## Monday, February 26, 2018

I think one of the greatest moments of being a teacher or student is when the student understands or learns something that they find exciting, satisfying, or stimulating. In this "Ah hah!" or Wow! moment they will say "That is really cool!" or "That is beautiful!" or something similar.
These moments can be so significant that the student can years later even remember the exact time, location, or circumstance in which the event happened.

Did you have any such experiences when you were an undergraduate?

I reflected on my own experience. Even though it is almost 40 years ago I can remember what I learnt and sometimes the place, the book, the person, ...
Here is some of the things that immediately came to mind. They are listed in random order. It is interesting that many involve learning how one result follows from a more fundamental result with a simple mathematical proof. Often it meant there was a deeper reason for something we had previously been told was "just the way it is".
Most of these beautiful moments were in theoretical physics and pure mathematics. None were in chemistry. I think this was partly because of my own interests and orientation and partly because of the quality (or lack thereof) or approach to teaching of different subjects.

Ehrenfest's theorem
The equations of motion of classical mechanics are the average of the equations of motion for position and momentum operators.

Heisenberg's uncertainty relation follows from commutation relations.

The energy eigenvalues for the harmonic oscillator can be derived from the commutation relations of creation and annihilation operators.
No differential equations or Hermite polynomials were required!

Experimental test of time dilation from measurement of the lifetime of cosmic-ray mesons

van der Waals interaction from the Schrodinger equation
I learnt this derivation from reading my father's copy of Quantum Chemistry (1957) by Walter Kauzmann.

Electromagnetic radiation and the speed of light from Maxwell's equations

The ideal gas equation of state from the partition function

The logical structure of the laws of thermodynamics
I learnt this axiomatic approach from Hans Buchdahl, both from his book and his lectures.

Functional analysis and the equivalence of matrix and wave mechanics
This was in a pure mathematics class. It is really just an isomorphism of Hilbert spaces.

Evaluation of infinite series from residues in complex analysis
Cauchy's residue theorem can be used.

Dimensional analysis in fluid mechanics
It was amazing the physical insights one could gain simply from dimensional analysis.

Newtonian gravity from Einstein's gravitational field equations

How do we create such moments for students?

1. Learning how assembler instructions were carried out by CMOS transistors. Bridging the device physics and programming gap was an 'aha!' moment for me.

2. I agree with Ross' listing of seeing the ideal gas equation "drop out" from the classical partition function. Although in my case I didn't see this until I was in graduate school - perhaps this says something about how closely I was paying attention as an undergraduate?

3. I distinctly remember being wowed by the relationship between symmetries and conserved quantities in classical mechanics and how this is encoded in Poisson brackets. Furthermore, these brackets turn into commutators in quantum mechanics with the addition of an i*h. I thought that that was amazing.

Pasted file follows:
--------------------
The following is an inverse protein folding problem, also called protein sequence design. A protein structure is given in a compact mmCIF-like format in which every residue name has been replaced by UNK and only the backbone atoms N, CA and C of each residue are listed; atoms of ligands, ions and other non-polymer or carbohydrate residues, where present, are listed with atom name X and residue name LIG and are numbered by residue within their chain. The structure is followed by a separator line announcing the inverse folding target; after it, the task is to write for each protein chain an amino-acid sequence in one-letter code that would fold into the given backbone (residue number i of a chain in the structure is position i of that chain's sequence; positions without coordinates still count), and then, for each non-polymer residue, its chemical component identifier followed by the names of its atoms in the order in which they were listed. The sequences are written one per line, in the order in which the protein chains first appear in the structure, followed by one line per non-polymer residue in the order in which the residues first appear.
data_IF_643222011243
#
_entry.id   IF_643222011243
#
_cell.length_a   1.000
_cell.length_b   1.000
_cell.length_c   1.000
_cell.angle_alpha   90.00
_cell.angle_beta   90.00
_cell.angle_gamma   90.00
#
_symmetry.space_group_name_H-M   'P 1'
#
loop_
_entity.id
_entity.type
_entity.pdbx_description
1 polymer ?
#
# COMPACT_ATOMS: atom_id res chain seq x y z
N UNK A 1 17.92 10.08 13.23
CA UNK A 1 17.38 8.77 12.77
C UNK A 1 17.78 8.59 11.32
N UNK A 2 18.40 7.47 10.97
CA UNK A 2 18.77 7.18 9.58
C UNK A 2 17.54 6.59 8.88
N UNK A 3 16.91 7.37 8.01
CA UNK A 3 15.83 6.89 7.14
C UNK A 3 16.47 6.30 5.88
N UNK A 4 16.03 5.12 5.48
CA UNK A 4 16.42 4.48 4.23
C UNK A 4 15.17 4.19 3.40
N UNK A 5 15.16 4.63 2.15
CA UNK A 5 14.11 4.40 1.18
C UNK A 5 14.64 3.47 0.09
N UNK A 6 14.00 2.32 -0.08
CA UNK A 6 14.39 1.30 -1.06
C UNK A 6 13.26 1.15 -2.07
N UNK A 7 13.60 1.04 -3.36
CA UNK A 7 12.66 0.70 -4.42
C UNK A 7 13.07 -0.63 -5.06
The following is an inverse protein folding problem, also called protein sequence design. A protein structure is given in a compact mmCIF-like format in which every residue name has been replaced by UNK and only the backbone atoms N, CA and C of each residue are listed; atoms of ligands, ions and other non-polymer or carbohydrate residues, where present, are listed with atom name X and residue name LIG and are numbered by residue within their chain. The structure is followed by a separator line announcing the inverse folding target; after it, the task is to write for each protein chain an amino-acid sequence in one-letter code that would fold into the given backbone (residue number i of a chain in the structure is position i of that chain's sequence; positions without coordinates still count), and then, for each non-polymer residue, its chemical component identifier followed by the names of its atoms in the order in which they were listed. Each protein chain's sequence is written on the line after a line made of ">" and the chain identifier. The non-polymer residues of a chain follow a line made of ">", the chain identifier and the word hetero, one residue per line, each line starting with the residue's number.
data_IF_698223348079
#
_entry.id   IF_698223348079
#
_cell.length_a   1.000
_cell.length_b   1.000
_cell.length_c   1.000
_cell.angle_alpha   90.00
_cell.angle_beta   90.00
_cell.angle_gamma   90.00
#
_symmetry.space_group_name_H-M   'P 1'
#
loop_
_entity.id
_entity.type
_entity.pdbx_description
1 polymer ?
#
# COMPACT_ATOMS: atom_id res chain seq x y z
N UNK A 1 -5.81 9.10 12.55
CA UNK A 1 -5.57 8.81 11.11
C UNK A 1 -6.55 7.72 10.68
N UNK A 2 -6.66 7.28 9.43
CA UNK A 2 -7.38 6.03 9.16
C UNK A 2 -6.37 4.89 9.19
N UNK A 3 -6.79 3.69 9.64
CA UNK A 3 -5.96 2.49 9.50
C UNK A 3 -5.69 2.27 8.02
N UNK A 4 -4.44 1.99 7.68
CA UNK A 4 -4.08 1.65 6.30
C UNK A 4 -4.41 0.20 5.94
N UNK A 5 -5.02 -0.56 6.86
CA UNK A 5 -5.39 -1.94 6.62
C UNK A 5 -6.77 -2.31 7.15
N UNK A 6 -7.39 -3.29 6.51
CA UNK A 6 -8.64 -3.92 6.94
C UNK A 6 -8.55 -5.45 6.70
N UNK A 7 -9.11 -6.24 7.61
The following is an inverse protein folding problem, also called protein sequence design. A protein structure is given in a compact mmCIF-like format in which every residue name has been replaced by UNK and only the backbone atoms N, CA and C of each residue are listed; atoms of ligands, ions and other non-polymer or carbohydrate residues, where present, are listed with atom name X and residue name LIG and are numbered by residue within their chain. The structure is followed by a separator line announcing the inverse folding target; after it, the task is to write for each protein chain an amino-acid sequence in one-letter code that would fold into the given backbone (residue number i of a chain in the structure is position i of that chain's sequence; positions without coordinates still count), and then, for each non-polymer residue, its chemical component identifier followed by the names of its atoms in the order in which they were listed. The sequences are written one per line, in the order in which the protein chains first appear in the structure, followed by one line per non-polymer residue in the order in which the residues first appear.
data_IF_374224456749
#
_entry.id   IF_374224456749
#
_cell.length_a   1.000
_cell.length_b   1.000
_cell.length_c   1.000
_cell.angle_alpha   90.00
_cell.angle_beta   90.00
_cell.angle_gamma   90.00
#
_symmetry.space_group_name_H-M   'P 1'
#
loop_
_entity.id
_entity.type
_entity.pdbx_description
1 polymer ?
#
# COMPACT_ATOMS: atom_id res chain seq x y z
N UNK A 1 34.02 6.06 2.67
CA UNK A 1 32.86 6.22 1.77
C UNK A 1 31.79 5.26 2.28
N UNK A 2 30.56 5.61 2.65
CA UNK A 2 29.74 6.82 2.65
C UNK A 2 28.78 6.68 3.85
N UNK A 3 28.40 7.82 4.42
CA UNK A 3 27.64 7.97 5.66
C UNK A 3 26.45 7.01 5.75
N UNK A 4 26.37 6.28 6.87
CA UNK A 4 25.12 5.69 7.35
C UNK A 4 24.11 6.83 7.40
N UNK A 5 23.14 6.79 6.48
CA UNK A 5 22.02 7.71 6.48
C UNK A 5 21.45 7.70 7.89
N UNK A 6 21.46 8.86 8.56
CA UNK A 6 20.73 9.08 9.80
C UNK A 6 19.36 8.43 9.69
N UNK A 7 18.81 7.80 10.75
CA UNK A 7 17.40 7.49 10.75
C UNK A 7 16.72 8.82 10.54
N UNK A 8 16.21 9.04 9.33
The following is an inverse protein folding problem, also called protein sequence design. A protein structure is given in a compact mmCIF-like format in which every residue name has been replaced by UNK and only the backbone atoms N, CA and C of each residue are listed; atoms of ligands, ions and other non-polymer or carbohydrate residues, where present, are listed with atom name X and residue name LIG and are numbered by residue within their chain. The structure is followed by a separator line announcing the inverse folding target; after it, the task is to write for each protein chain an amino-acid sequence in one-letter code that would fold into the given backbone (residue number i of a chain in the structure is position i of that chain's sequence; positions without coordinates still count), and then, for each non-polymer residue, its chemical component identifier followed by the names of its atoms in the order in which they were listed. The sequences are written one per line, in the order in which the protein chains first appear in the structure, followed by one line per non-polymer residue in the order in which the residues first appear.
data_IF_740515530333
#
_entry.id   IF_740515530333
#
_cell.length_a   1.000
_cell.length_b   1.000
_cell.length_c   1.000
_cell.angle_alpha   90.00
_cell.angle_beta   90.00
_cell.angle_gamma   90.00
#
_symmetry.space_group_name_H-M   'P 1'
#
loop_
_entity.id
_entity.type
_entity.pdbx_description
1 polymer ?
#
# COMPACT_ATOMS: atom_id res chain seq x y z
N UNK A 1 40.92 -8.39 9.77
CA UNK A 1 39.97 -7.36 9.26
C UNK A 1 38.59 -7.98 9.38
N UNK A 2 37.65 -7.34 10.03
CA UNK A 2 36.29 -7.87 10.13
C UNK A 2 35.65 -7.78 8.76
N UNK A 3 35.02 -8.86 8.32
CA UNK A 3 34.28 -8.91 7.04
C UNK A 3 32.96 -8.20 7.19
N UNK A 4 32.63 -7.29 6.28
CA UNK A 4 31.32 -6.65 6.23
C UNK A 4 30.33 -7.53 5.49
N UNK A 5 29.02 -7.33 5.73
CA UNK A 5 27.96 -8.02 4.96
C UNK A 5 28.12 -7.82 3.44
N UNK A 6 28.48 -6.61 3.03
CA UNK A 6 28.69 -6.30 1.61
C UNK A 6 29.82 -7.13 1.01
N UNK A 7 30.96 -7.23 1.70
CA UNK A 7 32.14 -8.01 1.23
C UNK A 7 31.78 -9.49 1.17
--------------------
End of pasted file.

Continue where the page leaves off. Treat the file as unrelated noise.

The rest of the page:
4. The trick for evaluating the integral of a gaussian function, squaring it and using polar coordinates.

5. Well, in undergrad, all of the above. But they never felt like unique "aha" moments.

1) realizing that Julian Schwinger's 1 grad year quantum class lectures were the Chinese Lunch of lectures ... none of his beautiful arguments, explaining the above, held water upon close thought. Always a catch! See below.

2)learning from our experiments that chemical reactions (in a dilute gas) really DO obey the laws of physics and not some sort of organic chemist's magic. You CAN just calculate, more or less, where the atoms go using classical mechanics.

2b) corollary: this really should win a Nobel Prize, which it did. And the post-doc later showed quantum effects (not tunneling) on the acattering.

As a professor: Some chemical reactions are dominated by relativistic effects!
Example: the collisions of Br + I2, which require relativistic electronic structure calculations to get the spin-orbit surfaces split by up to an eV .. they dominate the chemistry!

After retiring I decided to learn relativistic quantum field theory. FINALLY, now, I had the real AHA! moment. It all fits, and while one still has to ask Mother Nature for advice, things like the Exclusion Principle are not magic, which they always seemed.

6. Now you have written in in your blog.
"These moments can be so significant that the student can years later even remember the exact time, location, or circumstance in which the event happened"

The reason for your premise ( the above lines) lies in the famous quote below, centuries ago by the greatest polymath Leanardo da Vinci

"The noblest pleasure is the joy of understanding"

7. " none were in chemistry" Though chemistry has great application value for example pharmaceuticals etc. the subject is not taught well either in school or even at tertiary level. They try to teach too much in a short period, unlike physics and maths. This overloading in chemistry syllabus leads to rote learning.

8. Dear Feb. 27 anonymous, I'm the very long anonymous. The reason chemists seldom experience aha moments is that very few are very physics-y ones, and hate P-chem classes with a passion.

And outside of that ... it really IS too gloppy.